In a dispute that stretches back nearly two decades, the attorney representing a group of Jehovah's Witnesses made a final attempt yesterday to convince the Court of Appeal to overturn a Supreme Court decision which requires his clients to continue to make National Insurance contributions.
Attorney W. P. Cathcart, who represents Glen Alexander Colebrooke and the Christian Congregation of Jehovah's Witnesses of The Bahamas, laid out several reasons yesterday why the appellate court justices should do so.
The Jehovah's Witnesses are appealing the entire ruling of Justice Stephen Isaacs, who dismissed their application for a review of a National Insurance Board's (NIB) decision that requires 28 Witnesses to make the contributions for a small monthly stipend that they receive.
Members of the faith are not paid for service in the congregations, however, full-time branch workers like Colebrooke and traveling representatives get a modest monthly allowance.
NIB has said that this arrangement constitutes a contract of employment and the funds must be taxed. But the Witnesses said Colebrooke's duties at the branch were voluntary and that he should not be required to make the payments to the NIB fund because the money is a stipend, not a salary.
In September 2008, Isaacs ruled that there was no basis on which the court can grant the review. He said the Witnesses did not avail themselves of the appeal process to the Supreme Court as allowed by law. He noted that the appeal had to be launched on a question of law within 21 days after delivery of a decision by the Board, and a judicial review had to be launched within six months after that decision.
Isaacs noted then that NIB made the decision on January 27, 1992, that the ministers were employed persons and must pay contributions under the Act. Isaacs, in his judgment, noted that there was no appeal from that determination. However, he added that NIB should have allowed the Witnesses to be a part of the process. They were not told of the decision until after an NIB meeting had already convened.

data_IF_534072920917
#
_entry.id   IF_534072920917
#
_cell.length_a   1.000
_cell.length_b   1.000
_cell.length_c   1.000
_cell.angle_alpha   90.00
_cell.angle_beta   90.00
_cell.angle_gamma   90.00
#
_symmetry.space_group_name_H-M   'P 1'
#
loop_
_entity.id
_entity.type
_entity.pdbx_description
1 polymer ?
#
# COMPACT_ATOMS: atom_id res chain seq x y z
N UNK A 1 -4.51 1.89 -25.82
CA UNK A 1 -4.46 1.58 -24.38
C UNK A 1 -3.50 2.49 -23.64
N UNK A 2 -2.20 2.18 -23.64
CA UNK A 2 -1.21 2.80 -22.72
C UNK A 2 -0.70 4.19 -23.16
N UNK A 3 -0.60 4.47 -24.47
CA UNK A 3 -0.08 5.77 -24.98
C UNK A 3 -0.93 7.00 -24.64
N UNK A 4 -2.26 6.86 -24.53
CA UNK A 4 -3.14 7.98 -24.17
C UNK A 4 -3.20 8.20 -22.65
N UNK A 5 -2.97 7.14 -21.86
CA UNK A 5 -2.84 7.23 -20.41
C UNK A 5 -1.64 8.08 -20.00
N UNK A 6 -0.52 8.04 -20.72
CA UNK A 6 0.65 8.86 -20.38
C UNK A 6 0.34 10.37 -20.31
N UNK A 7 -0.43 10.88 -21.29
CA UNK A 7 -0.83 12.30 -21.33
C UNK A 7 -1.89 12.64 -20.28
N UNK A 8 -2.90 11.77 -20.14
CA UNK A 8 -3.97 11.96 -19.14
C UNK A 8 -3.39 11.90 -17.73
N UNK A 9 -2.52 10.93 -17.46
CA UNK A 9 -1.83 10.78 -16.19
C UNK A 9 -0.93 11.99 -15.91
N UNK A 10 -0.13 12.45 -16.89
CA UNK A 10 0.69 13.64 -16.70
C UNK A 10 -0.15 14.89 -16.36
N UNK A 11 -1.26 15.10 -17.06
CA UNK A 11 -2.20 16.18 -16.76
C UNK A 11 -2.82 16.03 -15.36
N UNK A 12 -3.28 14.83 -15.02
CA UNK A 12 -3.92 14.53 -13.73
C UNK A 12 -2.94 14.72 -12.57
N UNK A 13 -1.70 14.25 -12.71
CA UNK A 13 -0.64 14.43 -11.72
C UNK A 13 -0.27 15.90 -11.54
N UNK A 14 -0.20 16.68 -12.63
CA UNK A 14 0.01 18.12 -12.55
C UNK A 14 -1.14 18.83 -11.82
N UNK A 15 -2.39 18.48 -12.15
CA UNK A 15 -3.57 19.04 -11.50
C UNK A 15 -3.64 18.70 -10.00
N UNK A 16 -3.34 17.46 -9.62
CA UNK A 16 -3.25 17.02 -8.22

On several occasions, the Witnesses, through their attorney, wrote NIB asking it to revisit the decision. However, on April 12, 2005 and again on February 16, 2006, NIB continued to reaffirm its original decision.
It wasn't until August 16, 2006 that the Witnesses sought leave to apply for a judicial review.
Isaacs said although the procedure for convening and conducting the hearing in 1992 was not strictly followed, the applicants stated in writing that they were not seeking a formal review.
In the Court of Appeal yesterday, Cathcart said the decision of NIB has to be an error. He said the Witnesses never entered into an employment contract with The Worldwide Order of Special Full-Time Servants of Jehovah's Witnesses. He also pointed out that the Witnesses are volunteers and have all taken a vow of poverty.
Court of Appeal President Dame Joan Sawyer said her difficulty with the matter is that while the Witnesses help the poor and perform other social services duties, the tax that they are now required to pay to the government is used to help the same type of people who they want to assist.
She also questioned whether NIB presented sufficient evidence to the court to make a proper determination.
She told attorney Harvey Tynes, who represents NIB, that he was not given all of the facts by the people who were directing him.
For instance, she said she does not know whether Baptist ministers or Mormons are made to pay taxes.
She said if a tax exemption for ministers is a constitutional norm, then it must be applied across the board.
Dame Joan said she is unsure how she will frame her judgment.
She wondered what effects her decision would have on society and the administration of justice.
She added that while it is not her job to mull over such issues, in a society that is as small as The Bahamas, justices have to think about the effects of their decisions.
In addition to Dame Joan, Justices Christopher Blackman and Stanley John presided over the case.
They reserved judgment in the case.